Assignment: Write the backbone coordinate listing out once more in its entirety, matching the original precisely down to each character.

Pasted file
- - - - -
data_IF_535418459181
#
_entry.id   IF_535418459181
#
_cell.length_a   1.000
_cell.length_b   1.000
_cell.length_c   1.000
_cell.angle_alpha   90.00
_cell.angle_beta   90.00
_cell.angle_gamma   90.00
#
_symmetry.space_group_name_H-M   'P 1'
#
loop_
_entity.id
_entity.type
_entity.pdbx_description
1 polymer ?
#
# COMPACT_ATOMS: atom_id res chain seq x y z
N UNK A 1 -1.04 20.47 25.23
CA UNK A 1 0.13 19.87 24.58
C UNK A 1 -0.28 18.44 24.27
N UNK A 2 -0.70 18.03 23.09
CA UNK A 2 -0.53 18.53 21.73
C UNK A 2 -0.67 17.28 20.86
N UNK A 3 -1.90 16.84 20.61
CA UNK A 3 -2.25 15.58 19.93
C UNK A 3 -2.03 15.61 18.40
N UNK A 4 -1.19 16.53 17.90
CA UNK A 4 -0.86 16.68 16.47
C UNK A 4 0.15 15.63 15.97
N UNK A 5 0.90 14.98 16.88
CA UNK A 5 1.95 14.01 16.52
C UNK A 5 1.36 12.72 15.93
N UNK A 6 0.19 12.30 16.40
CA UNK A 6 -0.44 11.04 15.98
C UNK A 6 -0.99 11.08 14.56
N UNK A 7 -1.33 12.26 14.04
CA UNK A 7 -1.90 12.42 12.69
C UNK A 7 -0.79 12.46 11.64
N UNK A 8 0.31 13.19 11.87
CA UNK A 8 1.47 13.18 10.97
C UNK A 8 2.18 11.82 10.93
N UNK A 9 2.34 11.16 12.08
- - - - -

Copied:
data_IF_535418459181
#
_entry.id   IF_535418459181
#
_cell.length_a   1.000
_cell.length_b   1.000
_cell.length_c   1.000
_cell.angle_alpha   90.00
_cell.angle_beta   90.00
_cell.angle_gamma   90.00
#
_symmetry.space_group_name_H-M   'P 1'
#
loop_
_entity.id
_entity.type
_entity.pdbx_description
1 polymer ?
#
# COMPACT_ATOMS: atom_id res chain seq x y z
N UNK A 1 -1.04 20.47 25.23
CA UNK A 1 0.13 19.87 24.58
C UNK A 1 -0.28 18.44 24.27
N UNK A 2 -0.70 18.03 23.09
CA UNK A 2 -0.53 18.53 21.73
C UNK A 2 -0.67 17.28 20.86
N UNK A 3 -1.90 16.84 20.61
CA UNK A 3 -2.25 15.58 19.93
C UNK A 3 -2.03 15.61 18.40
N UNK A 4 -1.19 16.53 17.90
CA UNK A 4 -0.86 16.68 16.47
C UNK A 4 0.15 15.63 15.97
N UNK A 5 0.90 14.98 16.88
CA UNK A 5 1.95 14.01 16.52
C UNK A 5 1.36 12.72 15.93
N UNK A 6 0.19 12.30 16.40
CA UNK A 6 -0.44 11.04 15.98
C UNK A 6 -0.99 11.08 14.56
N UNK A 7 -1.33 12.26 14.04
CA UNK A 7 -1.90 12.42 12.69
C UNK A 7 -0.79 12.46 11.64
N UNK A 8 0.31 13.19 11.87
CA UNK A 8 1.47 13.18 10.97
C UNK A 8 2.18 11.82 10.93
N UNK A 9 2.34 11.16 12.08